Data problems - whether they be inaccurate data, incomplete data, data categorization issues, duplicate data, data in need of enrichment - are age-old.
IT executives consistently agree that data quality/data consistency is one of the biggest roadblocks to them getting full value from their data. Especially in today's information-driven businesses, this issue is more critical than ever.
Technology, however, has not done much to help us solve the problem - in fact, technology has resulted in the increasingly fast creation of mountains of "bad data", while doing very little to help organizations deal with the problem.
One "technology" holds much promise in helping organizations mitigate this issue - crowdsourcing. I put the word technology in quotation marks - as it's really people that solve the problem, but it's an underlying technology layer that makes it accurate, scalable, distributed, connectable, elastic and fast. In an article earlier this week, I referred to it as "Crowd Computing".
Crowd Computing - for Data Problems
The Human "Crowd Computing" model is an ideal approach for newly entered data that needs to either be validated or enriched in near-realtime, or for existing data that needs to be cleansed, validated, de-duplicated and enriched. Typical data issues where this model is applicable include:
- Verification of correctness
- Data conflict and resolution between different data sources
- Judgment calls (such as determining relevance, format or general "moderation")
- "Fuzzy" referential integrity judgment
- Data error corrections
- Data enrichment or enhancement
- Classification of data based on attributes into categories
- De-duplication of data items
- Sentiment analysis
- Data merging
- Image data - correctness, appropriateness, appeal, quality
- Transcription (e.g. hand-written comments, scanned content)
In areas such as the Data Warehouse, Master Data Management or Customer Data Management, Marketing databases, catalogs, sales force automation data, inventory data - this approach is ideal - or any time that business data needs to be enriched as part of a business process.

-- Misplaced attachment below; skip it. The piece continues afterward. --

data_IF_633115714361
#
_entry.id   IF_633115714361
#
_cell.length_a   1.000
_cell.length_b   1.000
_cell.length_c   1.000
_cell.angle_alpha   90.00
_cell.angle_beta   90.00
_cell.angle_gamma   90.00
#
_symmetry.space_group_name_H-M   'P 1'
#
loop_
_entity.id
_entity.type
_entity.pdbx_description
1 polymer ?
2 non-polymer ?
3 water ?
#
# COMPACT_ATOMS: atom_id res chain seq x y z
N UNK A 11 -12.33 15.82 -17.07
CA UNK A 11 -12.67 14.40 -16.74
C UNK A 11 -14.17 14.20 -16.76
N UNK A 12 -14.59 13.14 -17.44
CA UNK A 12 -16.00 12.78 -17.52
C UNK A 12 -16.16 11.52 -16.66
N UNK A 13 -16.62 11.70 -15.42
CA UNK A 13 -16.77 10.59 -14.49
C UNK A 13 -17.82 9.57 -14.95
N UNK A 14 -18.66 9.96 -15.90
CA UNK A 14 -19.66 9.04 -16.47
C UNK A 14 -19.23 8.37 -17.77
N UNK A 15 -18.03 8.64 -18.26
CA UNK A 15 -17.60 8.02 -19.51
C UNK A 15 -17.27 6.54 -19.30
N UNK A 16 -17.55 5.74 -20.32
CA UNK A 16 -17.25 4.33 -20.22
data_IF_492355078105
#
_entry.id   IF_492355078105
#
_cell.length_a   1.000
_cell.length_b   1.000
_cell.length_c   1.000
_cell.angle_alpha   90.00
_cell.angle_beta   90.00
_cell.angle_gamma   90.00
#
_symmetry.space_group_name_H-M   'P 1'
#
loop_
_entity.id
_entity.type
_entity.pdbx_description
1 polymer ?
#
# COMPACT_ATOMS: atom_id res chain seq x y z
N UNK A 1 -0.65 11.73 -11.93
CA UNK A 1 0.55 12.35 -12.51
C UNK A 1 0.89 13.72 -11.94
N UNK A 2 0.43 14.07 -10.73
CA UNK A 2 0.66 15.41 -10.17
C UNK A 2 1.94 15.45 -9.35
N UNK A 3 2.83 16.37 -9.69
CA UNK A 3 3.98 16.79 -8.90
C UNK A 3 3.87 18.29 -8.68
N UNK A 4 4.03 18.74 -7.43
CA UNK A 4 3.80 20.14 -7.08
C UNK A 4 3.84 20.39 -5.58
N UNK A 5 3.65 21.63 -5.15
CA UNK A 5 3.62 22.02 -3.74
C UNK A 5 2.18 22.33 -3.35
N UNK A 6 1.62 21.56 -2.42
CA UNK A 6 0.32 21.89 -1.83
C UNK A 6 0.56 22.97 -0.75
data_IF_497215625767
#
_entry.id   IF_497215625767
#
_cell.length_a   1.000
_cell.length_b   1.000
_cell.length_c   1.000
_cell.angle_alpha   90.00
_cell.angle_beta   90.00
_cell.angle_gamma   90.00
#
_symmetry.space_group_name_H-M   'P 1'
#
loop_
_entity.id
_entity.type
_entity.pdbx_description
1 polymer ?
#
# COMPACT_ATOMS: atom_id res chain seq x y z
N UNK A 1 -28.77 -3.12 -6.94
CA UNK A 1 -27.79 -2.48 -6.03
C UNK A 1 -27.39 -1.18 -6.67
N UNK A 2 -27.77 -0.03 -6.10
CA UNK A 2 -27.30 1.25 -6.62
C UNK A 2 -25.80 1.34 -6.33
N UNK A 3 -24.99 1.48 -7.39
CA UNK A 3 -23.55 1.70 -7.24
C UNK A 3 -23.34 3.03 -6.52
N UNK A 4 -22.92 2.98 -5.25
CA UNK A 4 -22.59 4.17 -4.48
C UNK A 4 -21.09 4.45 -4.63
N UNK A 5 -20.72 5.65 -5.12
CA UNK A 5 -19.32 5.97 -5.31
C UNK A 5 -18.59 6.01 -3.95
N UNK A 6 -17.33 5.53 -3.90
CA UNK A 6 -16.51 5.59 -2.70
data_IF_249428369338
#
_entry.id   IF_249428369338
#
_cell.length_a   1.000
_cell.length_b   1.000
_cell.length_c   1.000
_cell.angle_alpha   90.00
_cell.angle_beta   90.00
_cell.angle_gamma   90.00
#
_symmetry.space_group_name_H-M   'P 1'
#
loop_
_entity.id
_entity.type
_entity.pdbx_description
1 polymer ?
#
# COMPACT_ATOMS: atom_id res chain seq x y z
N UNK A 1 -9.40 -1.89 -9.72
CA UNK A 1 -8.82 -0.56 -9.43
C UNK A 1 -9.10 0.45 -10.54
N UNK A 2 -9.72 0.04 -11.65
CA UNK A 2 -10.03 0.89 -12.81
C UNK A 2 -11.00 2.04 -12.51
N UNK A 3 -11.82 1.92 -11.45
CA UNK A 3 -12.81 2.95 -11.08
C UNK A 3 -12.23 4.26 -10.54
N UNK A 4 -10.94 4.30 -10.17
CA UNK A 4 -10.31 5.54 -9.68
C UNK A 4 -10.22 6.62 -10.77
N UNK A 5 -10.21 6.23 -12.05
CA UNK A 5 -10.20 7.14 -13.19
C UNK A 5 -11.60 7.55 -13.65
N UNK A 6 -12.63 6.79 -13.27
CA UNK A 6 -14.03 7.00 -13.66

Human Crowd Computing is NOT Outsourcing or "Hiring Temps"
Human Crowd Computing is completely different than outsourcing the problem or hiring a large number of temporary workers.
Human Crowd Computing is instantly scalable - up and down. Outsourcing is the equivalent of renting some other company's data center. And "hiring temps" is the equivalent of bringing in a temporary data center. Both approaches take time to "turn on". They can't scale "up" very well. And they're not elastic. And you pay for the resource whether you use its full capacity or not.
CrowdFlower - Scalable, Elastic Human Computing
I'm most familiar with a San Francisco CA-based firm called CrowdFlower that fits the description of Human Crowd Computing.
It consists of a software platform that includes a workflow engine, quality monitoring and "contributor" rating that manages the distribution of work across a community of 2,000,000 "active contributors" in dozens of countries across the world.
At each step in the workflow, multiple workers' (or "contributors") judgments are algorithmically aggregated to one trusted answer based the contributor's individual accuracy. Individual contributor accuracy ratings are assessed in a competition-style model. At the random points, data are audited by "gold standard" workers to ensure accuracy and quality.
In a verification study done with a leading digital media company to verify, correct and enrich business listings, the CrowdFlower platform was able to raise accuracy levels of data from typically 75% to over 99%.
The CrowdFlower implementation of Human Crowd Computing is highly effective, and proves out the applicability of this model for a wide variety of data verification, enrichment, cleansing and remediation projects.
A Leading Online Marketplace and Human Crowd Computing